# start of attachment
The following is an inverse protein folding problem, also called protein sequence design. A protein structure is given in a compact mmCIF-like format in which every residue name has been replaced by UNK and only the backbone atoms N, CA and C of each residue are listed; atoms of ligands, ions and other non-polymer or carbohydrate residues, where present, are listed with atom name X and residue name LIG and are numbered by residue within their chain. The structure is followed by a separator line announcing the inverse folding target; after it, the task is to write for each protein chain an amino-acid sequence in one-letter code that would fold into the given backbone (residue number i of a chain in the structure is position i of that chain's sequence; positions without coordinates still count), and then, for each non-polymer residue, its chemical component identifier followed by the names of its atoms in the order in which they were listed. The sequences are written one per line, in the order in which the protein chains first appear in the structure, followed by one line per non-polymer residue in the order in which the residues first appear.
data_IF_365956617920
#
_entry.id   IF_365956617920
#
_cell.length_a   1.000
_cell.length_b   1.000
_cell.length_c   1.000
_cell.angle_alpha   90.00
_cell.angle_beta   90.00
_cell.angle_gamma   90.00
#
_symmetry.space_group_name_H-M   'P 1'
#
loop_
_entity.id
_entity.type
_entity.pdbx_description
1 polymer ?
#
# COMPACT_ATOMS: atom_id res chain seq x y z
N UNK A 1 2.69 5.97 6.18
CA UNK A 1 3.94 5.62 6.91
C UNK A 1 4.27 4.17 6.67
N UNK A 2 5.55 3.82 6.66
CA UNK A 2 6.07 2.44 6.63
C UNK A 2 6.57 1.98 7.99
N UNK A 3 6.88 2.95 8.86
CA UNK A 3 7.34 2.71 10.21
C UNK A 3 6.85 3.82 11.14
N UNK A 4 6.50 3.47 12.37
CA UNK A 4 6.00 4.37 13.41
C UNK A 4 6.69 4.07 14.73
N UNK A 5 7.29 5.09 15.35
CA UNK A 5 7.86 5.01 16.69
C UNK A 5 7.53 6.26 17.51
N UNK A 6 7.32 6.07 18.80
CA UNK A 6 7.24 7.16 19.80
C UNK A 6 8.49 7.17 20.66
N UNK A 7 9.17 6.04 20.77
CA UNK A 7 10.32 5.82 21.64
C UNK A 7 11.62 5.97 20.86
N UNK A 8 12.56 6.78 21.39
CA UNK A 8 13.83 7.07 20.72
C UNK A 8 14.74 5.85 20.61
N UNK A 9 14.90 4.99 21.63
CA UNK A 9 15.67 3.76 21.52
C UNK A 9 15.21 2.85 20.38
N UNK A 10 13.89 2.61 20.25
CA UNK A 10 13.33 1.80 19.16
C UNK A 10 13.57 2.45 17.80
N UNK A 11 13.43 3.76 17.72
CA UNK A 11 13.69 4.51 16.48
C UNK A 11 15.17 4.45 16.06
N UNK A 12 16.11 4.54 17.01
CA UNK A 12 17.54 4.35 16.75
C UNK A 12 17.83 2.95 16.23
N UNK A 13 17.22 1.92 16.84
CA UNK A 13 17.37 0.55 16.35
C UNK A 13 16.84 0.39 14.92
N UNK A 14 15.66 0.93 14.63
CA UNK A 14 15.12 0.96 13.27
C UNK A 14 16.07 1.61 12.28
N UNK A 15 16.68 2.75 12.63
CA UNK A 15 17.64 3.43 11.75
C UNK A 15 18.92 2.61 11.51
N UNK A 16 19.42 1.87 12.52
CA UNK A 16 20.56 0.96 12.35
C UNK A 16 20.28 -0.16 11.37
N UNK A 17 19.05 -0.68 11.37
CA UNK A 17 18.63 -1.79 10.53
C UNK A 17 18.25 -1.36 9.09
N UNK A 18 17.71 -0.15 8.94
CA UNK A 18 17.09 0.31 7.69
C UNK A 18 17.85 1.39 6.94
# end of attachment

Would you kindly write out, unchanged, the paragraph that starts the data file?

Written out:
The following is an inverse protein folding problem, also called protein sequence design. A protein structure is given in a compact mmCIF-like format in which every residue name has been replaced by UNK and only the backbone atoms N, CA and C of each residue are listed; atoms of ligands, ions and other non-polymer or carbohydrate residues, where present, are listed with atom name X and residue name LIG and are numbered by residue within their chain. The structure is followed by a separator line announcing the inverse folding target; after it, the task is to write for each protein chain an amino-acid sequence in one-letter code that would fold into the given backbone (residue number i of a chain in the structure is position i of that chain's sequence; positions without coordinates still count), and then, for each non-polymer residue, its chemical component identifier followed by the names of its atoms in the order in which they were listed. The sequences are written one per line, in the order in which the protein chains first appear in the structure, followed by one line per non-polymer residue in the order in which the residues first appear.